If the policy at the time explicitly authorized photographers to bypass editors, then why fire the editor here? Is it because he/she was responsible for having set the direct-filing policy? Or was the direct-filing policy nonsense cooked up at the time to make it look like the problem was limited to one rogue stringer instead of having infected the editorial chain of command?

Update: It was “human error,” says Reuters:

We are fully satisfied, as we conclude our extensive investigation, that it was unfortunate human error that led to the inadvertent publication of two rogue photographs. There was absolutely no intention on Reuters part to mislead the public.


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Reuters and AP will never be trusted by right-thinking people again, but they do not seem to care, therefore my conclusion is that we are no longer their target audience. Seems like a case of ” where do you infidels get off asking questions of us?” scenario.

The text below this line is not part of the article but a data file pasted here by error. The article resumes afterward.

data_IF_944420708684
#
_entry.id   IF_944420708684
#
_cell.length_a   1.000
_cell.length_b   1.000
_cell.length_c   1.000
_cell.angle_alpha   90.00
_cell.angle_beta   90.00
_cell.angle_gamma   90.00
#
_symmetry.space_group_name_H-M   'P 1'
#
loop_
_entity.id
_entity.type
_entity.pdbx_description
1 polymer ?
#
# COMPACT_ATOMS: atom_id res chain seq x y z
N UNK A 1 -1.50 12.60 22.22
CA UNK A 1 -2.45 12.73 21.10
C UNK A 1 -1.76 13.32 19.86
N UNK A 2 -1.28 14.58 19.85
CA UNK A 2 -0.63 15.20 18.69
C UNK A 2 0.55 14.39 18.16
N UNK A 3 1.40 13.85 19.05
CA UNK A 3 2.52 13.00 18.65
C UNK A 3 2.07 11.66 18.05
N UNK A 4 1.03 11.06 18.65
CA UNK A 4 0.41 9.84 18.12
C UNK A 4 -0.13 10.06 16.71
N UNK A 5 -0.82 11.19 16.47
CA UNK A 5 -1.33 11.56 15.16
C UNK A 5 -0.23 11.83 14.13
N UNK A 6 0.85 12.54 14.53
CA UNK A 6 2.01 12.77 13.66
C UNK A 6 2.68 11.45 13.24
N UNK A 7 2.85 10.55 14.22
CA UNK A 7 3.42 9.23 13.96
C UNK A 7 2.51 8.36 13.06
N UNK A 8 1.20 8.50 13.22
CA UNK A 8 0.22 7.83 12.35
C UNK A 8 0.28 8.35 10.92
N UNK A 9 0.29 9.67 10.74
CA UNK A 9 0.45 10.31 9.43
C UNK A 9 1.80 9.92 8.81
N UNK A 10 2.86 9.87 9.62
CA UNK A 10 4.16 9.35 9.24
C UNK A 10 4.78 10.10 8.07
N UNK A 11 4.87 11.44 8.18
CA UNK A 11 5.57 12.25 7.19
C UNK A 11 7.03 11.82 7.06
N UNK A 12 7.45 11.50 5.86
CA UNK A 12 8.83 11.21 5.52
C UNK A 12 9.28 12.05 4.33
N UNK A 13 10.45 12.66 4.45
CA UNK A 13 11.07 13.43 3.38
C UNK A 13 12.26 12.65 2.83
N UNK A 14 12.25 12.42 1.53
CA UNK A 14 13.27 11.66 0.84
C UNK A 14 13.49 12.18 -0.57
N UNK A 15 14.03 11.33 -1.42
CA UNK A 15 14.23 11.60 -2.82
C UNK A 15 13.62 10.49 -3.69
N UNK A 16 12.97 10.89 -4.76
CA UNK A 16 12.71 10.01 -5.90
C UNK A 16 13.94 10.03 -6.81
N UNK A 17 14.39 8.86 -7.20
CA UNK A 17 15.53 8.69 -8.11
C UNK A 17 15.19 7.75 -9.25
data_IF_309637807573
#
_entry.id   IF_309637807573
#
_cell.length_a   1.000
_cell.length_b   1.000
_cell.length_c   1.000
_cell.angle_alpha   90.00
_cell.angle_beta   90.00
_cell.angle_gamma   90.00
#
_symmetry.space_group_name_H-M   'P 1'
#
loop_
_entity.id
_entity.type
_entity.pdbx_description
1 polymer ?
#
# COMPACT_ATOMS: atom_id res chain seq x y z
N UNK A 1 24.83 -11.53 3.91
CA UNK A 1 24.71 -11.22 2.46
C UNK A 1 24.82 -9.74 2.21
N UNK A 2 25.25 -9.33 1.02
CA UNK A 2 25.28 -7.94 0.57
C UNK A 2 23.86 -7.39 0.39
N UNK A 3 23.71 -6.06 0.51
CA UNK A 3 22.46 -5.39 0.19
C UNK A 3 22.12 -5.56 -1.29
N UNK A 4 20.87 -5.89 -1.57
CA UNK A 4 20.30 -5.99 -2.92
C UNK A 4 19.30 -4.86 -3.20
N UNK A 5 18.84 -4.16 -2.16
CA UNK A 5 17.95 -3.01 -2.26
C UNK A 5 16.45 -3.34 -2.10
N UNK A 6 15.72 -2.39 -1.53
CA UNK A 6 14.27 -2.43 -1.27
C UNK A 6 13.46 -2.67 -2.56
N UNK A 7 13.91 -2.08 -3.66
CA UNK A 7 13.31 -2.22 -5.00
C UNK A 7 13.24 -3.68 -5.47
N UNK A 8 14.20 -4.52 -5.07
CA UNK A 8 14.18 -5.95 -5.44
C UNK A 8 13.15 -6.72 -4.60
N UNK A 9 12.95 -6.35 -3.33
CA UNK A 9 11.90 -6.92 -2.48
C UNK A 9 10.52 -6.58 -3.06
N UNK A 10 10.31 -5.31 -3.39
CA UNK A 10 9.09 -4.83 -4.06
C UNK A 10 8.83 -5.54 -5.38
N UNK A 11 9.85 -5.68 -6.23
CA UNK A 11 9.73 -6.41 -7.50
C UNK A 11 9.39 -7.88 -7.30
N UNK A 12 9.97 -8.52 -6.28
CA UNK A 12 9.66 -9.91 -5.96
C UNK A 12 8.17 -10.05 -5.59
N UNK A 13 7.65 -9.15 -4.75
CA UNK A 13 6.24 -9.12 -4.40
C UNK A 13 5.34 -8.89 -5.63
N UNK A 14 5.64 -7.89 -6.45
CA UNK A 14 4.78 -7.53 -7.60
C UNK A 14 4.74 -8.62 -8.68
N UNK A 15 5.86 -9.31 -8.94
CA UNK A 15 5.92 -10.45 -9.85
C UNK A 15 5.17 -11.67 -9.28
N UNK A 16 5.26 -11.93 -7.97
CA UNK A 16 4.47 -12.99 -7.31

I might think otherwise if they actually did something substantial to regain our trust, but that does not seem to be happening.

bbz123 on January 19, 2007 at 9:56 AM

So, was the mystery fired editor named Jamail Hussien?

Hyunchback on January 19, 2007 at 10:06 AM

Ain’t the blogosphere grand?

locomotivebreath1901 on January 19, 2007 at 10:07 AM

Were they hired by the DNC?

right2bright on January 19, 2007 at 10:09 AM

This is amazing…I was telling a friend last night about “our” blogosphere and some of the things that have been blown wide open by it. Talked about Rathergate, and then at length on the Reuters Fauxtography…and this morning, it was the first item. HAD to pass the link on to the friend. I just LOVE this site – and all of you eagle-eyed and diligent watchers of media mischief.

I’m proud to be among you!!
Cheers!

tickleddragon on January 19, 2007 at 10:24 AM

They just photoshopped that editor out of Reuters.

Attila (Pillage Idiot) on January 19, 2007 at 10:24 AM

GET OVER IT YOU STUPID NEOCONS! He Hajj was just removing a scratch! Anyone could see that!

RightWinged on January 19, 2007 at 10:50 AM